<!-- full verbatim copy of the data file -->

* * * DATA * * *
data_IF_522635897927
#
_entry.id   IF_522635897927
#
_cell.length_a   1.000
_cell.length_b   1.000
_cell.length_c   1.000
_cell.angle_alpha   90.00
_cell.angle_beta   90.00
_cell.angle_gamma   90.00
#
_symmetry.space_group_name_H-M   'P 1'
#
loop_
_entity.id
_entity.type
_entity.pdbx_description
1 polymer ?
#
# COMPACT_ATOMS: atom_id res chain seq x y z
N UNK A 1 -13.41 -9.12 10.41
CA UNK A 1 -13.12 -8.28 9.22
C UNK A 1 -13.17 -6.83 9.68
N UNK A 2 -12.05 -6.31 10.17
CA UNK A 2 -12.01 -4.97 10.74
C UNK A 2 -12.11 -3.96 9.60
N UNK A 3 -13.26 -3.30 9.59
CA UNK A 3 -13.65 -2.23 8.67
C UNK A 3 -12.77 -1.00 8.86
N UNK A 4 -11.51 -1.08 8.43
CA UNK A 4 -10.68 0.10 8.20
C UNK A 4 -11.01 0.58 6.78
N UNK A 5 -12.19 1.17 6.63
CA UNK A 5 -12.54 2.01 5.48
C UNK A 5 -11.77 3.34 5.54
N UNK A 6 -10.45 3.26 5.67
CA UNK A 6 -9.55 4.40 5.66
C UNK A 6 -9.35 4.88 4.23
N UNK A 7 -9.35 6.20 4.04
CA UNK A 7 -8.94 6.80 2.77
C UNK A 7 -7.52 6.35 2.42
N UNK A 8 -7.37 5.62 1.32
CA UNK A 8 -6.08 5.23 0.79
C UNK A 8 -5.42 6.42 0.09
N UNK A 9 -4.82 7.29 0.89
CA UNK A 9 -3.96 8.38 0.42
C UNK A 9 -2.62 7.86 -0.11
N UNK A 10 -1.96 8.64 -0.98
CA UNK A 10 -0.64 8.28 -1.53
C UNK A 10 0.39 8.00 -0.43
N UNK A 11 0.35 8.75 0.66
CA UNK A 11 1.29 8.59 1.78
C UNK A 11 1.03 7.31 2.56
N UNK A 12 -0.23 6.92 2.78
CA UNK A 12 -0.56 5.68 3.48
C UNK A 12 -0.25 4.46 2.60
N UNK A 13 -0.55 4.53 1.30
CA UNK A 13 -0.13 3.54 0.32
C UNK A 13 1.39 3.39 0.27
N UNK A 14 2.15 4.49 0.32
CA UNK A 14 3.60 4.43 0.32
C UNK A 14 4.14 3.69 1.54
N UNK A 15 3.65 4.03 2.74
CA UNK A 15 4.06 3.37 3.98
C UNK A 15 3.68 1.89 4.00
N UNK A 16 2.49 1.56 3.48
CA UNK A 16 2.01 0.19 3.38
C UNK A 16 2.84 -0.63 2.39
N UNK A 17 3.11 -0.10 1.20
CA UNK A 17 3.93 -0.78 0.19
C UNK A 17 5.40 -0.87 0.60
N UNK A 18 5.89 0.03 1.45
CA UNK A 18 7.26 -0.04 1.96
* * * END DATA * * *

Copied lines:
data_IF_522635897927
#
_entry.id   IF_522635897927
#
_cell.length_a   1.000
_cell.length_b   1.000
_cell.length_c   1.000
_cell.angle_alpha   90.00
_cell.angle_beta   90.00
_cell.angle_gamma   90.00
#
_symmetry.space_group_name_H-M   'P 1'
#
loop_
_entity.id
_entity.type
_entity.pdbx_description
1 polymer ?
#
# COMPACT_ATOMS: atom_id res chain seq x y z
N UNK A 1 -13.41 -9.12 10.41
CA UNK A 1 -13.12 -8.28 9.22
C UNK A 1 -13.17 -6.83 9.68
N UNK A 2 -12.05 -6.31 10.17
CA UNK A 2 -12.01 -4.97 10.74
C UNK A 2 -12.11 -3.96 9.60
N UNK A 3 -13.26 -3.30 9.59
CA UNK A 3 -13.65 -2.23 8.67
C UNK A 3 -12.77 -1.00 8.86
N UNK A 4 -11.51 -1.08 8.43
CA UNK A 4 -10.68 0.10 8.20
C UNK A 4 -11.01 0.58 6.78
N UNK A 5 -12.19 1.17 6.63
CA UNK A 5 -12.54 2.01 5.48
C UNK A 5 -11.77 3.34 5.54
N UNK A 6 -10.45 3.26 5.67
CA UNK A 6 -9.55 4.40 5.66
C UNK A 6 -9.35 4.88 4.23
N UNK A 7 -9.35 6.20 4.04
CA UNK A 7 -8.94 6.80 2.77
C UNK A 7 -7.52 6.35 2.42
N UNK A 8 -7.37 5.62 1.32
CA UNK A 8 -6.08 5.23 0.79
C UNK A 8 -5.42 6.42 0.09
N UNK A 9 -4.82 7.29 0.89
CA UNK A 9 -3.96 8.38 0.42
C UNK A 9 -2.62 7.86 -0.11
N UNK A 10 -1.96 8.64 -0.98
CA UNK A 10 -0.64 8.28 -1.53
C UNK A 10 0.39 8.00 -0.43
N UNK A 11 0.35 8.75 0.66
CA UNK A 11 1.29 8.59 1.78
C UNK A 11 1.03 7.31 2.56
N UNK A 12 -0.23 6.92 2.78
CA UNK A 12 -0.56 5.68 3.48
C UNK A 12 -0.25 4.46 2.60
N UNK A 13 -0.55 4.53 1.30
CA UNK A 13 -0.13 3.54 0.32
C UNK A 13 1.39 3.39 0.27
N UNK A 14 2.15 4.49 0.32
CA UNK A 14 3.60 4.43 0.32
C UNK A 14 4.14 3.69 1.54
N UNK A 15 3.65 4.03 2.74
CA UNK A 15 4.06 3.37 3.98
C UNK A 15 3.68 1.89 4.00
N UNK A 16 2.49 1.56 3.48
CA UNK A 16 2.01 0.19 3.38
C UNK A 16 2.84 -0.63 2.39
N UNK A 17 3.11 -0.10 1.20
CA UNK A 17 3.93 -0.78 0.19
C UNK A 17 5.40 -0.87 0.60
N UNK A 18 5.89 0.03 1.45
CA UNK A 18 7.26 -0.04 1.96